Chamblon Systems Inc.

TerminologyExtractor: How it Works


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How it works: terminology extraction process

In order to produce the best results and to provide the best information about the input text, the process of extracting terminology is performed in two steps: text clean-up and collocation extraction.

1. Text Clean-Up

The objective of the clean-up phase is ensure that all inconsistencies are removed from the input text. For this, TerminologyExtractor uses the following resources:

a. The input text.

b. An exclude list provided with TerminologyExtractor. This list contains the most common words that are usually not considered for keywords, such as prepositions, pronouns and modal verbs.

c. A user-defined exclude list that is initially empty. This list will later typically include words that are not important for collocation extraction, such as the proper nouns found in the input text.

d. A system dictionary, provided with TerminologyExtractor, that converts inflected forms (plurals and verb conjugations) to canonical forms (singular and verb infinitive).

e. A user-defined dictionary that is initially empty. This list will later include important words not found in the system dictionary. When adding the inflected form of a word to this list, the user may also specify the corresponding canonical form so that the canonical form and not the inflected form is used when extracting collocations.

The word list generation tool contained in TerminologyExtractor produces two files from this input: a word file and a non-word file. The word file contains the list of the words found in the system dictionary or in the user-defined dictionary. The non-word file contains all the words not found in any of the dictionaries and exclude lists. Typically, the non-word file should be empty when the text is clean because every word in the input text should be either a potential keyword, in which case it should belong to one of the dictionaries, or a non-important word, in which case it should be in an exclude list.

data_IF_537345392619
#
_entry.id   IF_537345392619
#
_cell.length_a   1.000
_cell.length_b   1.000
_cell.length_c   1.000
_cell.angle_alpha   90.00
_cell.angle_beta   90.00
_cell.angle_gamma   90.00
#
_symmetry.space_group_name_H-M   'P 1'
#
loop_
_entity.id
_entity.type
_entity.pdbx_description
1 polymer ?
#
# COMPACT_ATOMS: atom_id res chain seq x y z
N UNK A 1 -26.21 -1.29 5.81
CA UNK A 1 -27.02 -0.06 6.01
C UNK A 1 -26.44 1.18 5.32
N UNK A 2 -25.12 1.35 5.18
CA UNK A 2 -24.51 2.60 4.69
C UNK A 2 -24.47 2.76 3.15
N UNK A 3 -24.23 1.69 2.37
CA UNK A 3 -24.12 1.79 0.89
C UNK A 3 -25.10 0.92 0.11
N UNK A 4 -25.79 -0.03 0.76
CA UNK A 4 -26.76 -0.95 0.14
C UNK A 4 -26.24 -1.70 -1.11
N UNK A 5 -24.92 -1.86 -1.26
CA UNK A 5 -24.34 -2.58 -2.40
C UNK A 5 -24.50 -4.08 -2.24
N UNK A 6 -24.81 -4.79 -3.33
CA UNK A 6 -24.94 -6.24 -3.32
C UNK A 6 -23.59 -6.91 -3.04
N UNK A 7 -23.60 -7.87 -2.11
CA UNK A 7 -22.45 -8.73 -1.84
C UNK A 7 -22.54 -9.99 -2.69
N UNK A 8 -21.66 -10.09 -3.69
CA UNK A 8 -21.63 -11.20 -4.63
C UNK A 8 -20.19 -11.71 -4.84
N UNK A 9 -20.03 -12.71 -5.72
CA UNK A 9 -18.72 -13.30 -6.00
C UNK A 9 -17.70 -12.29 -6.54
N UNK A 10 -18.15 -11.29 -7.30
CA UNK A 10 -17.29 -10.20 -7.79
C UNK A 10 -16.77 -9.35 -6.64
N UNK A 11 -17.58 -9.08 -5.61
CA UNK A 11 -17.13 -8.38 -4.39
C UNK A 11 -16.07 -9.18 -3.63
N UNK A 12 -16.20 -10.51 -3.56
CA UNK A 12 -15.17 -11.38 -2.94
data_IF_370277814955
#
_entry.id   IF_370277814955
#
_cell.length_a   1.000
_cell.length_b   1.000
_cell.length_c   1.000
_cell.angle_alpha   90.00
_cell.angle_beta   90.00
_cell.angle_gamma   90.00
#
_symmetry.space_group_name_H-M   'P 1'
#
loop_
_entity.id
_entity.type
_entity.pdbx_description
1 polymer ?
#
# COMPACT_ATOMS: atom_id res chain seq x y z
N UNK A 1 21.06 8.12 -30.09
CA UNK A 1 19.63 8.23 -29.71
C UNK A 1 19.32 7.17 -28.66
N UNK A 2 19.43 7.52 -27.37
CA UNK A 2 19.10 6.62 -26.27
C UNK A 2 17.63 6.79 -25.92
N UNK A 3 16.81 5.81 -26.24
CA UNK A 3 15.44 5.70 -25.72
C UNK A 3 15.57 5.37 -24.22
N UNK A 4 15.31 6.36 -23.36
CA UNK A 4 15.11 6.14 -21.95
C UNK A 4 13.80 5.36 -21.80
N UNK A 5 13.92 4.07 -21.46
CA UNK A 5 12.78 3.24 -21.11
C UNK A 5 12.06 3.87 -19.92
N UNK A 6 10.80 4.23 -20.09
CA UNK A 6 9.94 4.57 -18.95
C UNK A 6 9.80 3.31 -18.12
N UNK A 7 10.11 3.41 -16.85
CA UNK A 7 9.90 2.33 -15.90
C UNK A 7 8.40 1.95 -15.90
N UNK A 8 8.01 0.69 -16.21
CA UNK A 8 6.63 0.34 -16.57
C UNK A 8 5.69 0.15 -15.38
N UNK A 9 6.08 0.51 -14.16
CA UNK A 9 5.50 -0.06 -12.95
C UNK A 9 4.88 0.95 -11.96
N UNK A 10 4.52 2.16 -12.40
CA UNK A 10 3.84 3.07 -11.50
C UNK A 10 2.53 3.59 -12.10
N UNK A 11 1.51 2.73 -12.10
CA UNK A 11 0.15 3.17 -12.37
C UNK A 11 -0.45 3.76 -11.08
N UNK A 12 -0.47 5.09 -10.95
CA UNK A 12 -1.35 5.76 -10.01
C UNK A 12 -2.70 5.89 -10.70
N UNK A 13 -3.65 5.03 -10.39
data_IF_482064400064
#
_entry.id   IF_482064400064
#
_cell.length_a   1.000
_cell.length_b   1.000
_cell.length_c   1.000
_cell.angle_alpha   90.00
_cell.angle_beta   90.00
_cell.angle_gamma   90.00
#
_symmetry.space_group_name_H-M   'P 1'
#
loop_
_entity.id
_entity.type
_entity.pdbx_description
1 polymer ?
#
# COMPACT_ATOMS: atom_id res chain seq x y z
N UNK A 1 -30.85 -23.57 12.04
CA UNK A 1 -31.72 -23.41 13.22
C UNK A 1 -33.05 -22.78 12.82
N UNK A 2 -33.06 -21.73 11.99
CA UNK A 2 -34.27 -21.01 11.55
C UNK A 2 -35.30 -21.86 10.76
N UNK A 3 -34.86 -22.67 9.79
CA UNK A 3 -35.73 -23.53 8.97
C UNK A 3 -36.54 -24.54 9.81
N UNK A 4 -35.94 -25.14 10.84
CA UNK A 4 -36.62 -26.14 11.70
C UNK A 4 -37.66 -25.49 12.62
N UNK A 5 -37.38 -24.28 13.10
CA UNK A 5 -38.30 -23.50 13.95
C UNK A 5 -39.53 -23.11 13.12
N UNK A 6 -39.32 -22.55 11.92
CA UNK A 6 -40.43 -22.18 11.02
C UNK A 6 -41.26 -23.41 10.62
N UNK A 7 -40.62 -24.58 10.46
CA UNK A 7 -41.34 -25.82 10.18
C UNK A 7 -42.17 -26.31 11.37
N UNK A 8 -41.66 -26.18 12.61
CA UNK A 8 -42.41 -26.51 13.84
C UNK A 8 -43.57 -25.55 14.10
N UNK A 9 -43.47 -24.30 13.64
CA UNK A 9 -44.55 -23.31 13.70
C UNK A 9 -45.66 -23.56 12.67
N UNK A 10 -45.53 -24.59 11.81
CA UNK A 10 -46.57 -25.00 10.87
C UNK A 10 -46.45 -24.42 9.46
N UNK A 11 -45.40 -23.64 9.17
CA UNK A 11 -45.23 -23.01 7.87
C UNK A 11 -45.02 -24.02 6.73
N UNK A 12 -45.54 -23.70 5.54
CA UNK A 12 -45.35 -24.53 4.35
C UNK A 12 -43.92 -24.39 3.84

After the text is submitted to the word list generation tool for the first time, the non-word list will include all words not found in the system dictionary and the system exclude list, because the user-defined dictionary and exclude list are initially empty. Typically, the non-word list will include the following types of words:

a. Abreviations.
b. Proper nouns.
c. Misspelled words.
d. Words that should be in the system dictionary but are not because this dictionary is incomplete.

Words of type (a) and (d) should be inserted in the user-defined dictionary. Words of type (b) should be inserted in the user-defined exclude list. Words of type (c) should be corrected in the input text. The decision as to precisely what to do with each word is up to the user. TerminologyExtractor provides an easy way to move words from one list to another (from the non-word list to the exclude list, for example): all lists can be selected from the "View" menu; TerminologyExtractor automatically launches Notepad, and individual words can be moved from one list to another using cut-and-paste.

At the end of the clean-up phase:

 The user-defined dictionary will contain a list of relevant terms not found in the system dictionary.

 The user-defined exclude list will contain proper nouns and other words not considered important.

 The word list will contain the canonical form of all words found in one of the dictionaries with their frequency.

 The non-word list should be empty.

 The text will be cleaner.


2. Collocation Extraction

The collocation extraction process produces word and non-word lists as well as a list of the collocations found in the input text with their frequency. Collocations up to a user-defined width are extracted. Only maximum length collocations are inserted in the output list. For example, if "testing computer software" appears 10 times in a text and "computer software" also appears 10 times, then "computer software" will not be taken into consideration. However, if "developing computer software" appears 15 times, the collocation "computer software" will have appeared 25 times and will be inserted in the list.